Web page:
of the resurrection of the dead. Speaking of bodily death,
Job says, “Manlieth down and riseth not till the heavens
be no more;” plainly implying, that when the heavens
shall be no more, when they shall pass away, with a great
noise; and when the earth also, and the works that
are therein shall be burnt up; then shall man rise from
the dead. “I know,” says Job, “that my Redeemer
liveth, and that he shall stand, at the latter day, upon
the earth; and though, after my skin, worms shall des-
troy this body; yet in my flesh, I shall see God; whom
I shall see for myself and not another, though my reins
shall be consumed within me.” “I shall be satisfied,”
says the Psalmist “when I awake with thy likeness.”
Alluding to this the Apostle teaches us, that the bodies of
the saints, in the resurrection, will be fashioned like unto
Christ’s glorious body. In the prophecy of Isaiah, the
doctrine of the resurrection is suggested in these words,
“He will swallow up death in victory.” Paul makes an
application of these words to the doctrine of the resur-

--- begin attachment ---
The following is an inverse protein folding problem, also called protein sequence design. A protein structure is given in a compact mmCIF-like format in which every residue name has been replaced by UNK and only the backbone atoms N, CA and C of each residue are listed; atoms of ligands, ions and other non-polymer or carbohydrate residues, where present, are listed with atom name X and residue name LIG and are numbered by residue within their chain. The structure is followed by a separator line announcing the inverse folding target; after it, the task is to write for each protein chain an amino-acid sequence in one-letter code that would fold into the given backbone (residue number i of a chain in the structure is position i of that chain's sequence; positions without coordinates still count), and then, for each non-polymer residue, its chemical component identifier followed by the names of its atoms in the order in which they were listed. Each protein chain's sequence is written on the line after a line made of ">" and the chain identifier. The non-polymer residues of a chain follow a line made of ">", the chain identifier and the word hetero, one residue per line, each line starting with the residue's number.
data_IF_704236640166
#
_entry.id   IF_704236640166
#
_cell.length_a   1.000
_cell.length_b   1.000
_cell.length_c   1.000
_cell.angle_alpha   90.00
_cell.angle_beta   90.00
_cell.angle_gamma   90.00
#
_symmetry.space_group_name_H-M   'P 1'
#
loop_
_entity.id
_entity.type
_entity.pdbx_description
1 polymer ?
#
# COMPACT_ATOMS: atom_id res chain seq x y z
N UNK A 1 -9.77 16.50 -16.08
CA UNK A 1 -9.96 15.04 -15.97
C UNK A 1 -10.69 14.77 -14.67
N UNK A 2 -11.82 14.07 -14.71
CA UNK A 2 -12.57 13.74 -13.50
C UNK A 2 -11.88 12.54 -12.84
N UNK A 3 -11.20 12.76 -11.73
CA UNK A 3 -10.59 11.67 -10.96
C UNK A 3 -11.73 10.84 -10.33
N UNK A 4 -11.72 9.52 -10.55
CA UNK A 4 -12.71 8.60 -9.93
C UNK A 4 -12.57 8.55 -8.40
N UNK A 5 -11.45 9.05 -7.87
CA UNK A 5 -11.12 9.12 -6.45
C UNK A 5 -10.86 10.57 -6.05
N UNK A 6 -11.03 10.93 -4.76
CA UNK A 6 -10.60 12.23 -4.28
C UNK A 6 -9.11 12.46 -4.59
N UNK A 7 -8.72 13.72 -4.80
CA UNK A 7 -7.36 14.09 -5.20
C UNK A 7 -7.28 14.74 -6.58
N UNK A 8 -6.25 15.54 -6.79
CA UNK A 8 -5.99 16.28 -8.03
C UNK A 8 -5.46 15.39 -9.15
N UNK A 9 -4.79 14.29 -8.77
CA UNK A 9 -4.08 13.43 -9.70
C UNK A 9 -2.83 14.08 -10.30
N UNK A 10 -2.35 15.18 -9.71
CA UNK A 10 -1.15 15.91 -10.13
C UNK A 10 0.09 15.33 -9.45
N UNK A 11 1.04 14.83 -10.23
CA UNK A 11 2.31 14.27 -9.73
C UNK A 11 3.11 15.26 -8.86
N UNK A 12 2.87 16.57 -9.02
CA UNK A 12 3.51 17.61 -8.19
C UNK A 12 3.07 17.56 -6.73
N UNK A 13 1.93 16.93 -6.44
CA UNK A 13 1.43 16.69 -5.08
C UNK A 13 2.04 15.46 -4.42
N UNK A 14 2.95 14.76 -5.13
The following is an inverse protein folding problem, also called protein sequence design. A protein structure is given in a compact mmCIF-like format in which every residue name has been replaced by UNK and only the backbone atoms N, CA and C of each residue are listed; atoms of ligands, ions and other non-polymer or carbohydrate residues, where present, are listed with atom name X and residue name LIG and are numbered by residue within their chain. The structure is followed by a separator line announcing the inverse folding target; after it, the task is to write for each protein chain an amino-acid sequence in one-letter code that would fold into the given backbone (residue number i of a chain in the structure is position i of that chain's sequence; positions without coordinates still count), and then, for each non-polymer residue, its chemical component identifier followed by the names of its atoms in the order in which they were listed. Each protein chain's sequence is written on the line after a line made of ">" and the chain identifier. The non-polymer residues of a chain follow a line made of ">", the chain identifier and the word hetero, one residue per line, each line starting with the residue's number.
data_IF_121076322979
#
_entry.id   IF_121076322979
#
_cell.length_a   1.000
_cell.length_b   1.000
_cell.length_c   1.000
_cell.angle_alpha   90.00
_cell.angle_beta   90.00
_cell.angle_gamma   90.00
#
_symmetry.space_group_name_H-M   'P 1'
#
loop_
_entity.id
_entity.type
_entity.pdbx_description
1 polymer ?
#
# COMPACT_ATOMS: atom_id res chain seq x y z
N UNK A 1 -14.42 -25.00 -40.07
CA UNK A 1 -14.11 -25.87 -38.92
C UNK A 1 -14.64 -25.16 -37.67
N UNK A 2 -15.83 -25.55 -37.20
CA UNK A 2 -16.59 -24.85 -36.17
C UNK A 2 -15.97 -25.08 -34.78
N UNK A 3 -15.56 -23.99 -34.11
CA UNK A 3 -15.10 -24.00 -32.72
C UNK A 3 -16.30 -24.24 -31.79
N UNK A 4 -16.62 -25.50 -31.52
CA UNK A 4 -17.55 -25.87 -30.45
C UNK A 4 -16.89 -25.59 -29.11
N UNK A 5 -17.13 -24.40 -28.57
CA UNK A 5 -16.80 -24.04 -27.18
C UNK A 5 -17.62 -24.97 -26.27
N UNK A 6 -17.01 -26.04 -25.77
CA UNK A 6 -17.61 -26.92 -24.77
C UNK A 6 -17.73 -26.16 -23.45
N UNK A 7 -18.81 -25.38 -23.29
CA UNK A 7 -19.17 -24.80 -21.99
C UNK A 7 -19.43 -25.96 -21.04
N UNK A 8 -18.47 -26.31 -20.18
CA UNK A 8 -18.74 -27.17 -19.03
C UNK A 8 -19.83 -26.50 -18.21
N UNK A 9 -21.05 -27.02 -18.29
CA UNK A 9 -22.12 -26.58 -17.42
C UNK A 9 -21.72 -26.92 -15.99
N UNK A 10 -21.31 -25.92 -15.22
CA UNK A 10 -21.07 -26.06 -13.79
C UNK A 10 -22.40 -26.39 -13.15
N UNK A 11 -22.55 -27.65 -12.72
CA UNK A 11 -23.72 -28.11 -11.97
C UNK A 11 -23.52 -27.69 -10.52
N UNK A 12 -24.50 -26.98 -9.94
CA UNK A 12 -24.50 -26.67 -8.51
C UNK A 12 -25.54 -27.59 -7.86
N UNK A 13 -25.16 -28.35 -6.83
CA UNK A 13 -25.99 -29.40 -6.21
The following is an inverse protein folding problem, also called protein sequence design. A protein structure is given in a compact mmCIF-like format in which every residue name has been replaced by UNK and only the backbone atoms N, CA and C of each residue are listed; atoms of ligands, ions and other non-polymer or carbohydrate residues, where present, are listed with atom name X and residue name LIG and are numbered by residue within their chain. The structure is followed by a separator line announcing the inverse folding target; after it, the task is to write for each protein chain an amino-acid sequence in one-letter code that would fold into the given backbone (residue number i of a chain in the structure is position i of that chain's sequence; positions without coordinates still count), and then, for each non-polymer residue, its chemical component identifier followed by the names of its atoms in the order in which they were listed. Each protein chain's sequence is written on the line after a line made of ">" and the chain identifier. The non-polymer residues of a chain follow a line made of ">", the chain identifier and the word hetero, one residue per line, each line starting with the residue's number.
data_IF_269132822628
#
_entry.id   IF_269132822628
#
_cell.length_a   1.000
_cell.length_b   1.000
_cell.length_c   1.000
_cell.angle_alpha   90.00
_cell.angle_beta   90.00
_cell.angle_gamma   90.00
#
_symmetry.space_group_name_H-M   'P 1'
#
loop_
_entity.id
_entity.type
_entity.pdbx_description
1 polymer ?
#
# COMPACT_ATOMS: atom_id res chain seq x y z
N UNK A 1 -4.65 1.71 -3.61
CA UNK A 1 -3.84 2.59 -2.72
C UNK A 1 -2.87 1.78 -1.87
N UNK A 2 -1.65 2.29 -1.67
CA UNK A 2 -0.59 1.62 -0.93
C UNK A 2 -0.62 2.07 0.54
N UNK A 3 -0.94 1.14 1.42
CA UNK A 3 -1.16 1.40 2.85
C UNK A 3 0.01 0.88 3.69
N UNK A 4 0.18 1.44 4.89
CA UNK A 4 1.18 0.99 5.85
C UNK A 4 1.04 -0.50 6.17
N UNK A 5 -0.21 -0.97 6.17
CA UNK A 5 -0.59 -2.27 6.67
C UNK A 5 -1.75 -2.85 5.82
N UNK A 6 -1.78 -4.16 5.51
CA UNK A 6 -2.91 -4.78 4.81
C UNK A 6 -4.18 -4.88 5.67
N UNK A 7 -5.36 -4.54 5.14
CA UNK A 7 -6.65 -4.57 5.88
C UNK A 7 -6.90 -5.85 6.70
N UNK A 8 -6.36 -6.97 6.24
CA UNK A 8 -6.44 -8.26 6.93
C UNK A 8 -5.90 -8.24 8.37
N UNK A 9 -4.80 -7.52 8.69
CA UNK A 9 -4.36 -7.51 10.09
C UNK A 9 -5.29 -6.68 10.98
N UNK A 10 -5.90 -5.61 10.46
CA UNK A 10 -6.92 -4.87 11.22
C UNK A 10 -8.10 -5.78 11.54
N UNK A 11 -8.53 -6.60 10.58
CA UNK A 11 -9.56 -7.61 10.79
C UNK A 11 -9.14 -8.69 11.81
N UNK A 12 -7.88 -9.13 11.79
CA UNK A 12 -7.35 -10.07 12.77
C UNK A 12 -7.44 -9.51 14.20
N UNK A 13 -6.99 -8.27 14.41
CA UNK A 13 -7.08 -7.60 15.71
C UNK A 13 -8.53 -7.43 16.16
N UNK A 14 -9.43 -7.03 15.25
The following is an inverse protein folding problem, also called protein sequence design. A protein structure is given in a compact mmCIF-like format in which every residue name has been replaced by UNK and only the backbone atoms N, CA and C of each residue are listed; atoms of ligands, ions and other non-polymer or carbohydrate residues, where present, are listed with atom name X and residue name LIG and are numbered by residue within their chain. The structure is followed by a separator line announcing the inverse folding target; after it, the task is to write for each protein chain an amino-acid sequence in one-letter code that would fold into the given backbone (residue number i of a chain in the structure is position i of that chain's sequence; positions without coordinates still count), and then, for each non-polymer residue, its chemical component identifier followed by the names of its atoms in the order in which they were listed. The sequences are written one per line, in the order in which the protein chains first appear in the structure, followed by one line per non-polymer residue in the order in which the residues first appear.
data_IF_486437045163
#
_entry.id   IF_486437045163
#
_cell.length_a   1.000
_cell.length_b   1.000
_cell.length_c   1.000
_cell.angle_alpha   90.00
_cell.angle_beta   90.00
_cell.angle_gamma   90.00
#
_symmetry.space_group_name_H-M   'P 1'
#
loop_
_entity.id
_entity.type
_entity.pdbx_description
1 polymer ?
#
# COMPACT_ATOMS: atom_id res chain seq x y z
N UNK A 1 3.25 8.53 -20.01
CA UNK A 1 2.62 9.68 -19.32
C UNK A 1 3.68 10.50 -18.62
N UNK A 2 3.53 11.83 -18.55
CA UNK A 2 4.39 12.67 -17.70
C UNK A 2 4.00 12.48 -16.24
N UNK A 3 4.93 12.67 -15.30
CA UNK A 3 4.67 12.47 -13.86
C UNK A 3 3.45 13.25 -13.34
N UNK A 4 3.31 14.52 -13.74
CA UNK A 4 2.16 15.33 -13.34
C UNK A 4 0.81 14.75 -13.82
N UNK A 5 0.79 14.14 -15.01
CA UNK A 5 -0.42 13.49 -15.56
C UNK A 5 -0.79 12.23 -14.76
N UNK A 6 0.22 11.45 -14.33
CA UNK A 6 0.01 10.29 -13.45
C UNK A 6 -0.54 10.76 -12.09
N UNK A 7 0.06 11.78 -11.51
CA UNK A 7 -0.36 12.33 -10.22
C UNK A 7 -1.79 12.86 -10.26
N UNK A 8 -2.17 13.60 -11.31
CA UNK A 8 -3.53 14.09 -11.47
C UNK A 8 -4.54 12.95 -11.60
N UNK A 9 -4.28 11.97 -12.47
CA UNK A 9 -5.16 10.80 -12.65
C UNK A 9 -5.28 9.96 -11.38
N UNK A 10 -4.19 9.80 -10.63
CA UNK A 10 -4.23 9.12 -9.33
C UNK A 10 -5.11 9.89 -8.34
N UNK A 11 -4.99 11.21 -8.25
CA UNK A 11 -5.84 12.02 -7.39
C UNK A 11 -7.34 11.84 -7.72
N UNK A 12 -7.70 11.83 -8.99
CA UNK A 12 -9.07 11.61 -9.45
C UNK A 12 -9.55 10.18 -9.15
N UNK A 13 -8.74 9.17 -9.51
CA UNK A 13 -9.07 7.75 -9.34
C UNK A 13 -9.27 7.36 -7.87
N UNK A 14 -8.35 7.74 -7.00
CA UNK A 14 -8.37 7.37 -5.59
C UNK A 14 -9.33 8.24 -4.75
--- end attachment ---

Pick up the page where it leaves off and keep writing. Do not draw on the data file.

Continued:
rection. “O death, where is thy sting F O grave, where
is thy victory P. The sting of death is sin, and the strength
of sin is the law. But thanks be to God, who giveth us
the victory, through our Lord Jesus Christ.” The solemn
testimony of Christ to the doctrine of the resurrection is
this: “Verily, verily I say unto you; the hour is coming,
in which all #. are in their graves shall hear his voice,
and shall come forth, they that have done good, unto the
resurrection of life; and they that have done evil, unto
the resurrection of damnation.” This doctrine was well
understood by the followers of Christ. Martha, the sister
of Lazarus, being informed that her brother should rise
again, replied, o know that he shall rise again, in the
resurrection, at the last day.” By the Apostles, the
resurrection of the dead was considered as a capital doc-
trine; constituting an important part of their ministerial
labor. They preached, “through Jesus, the resurrection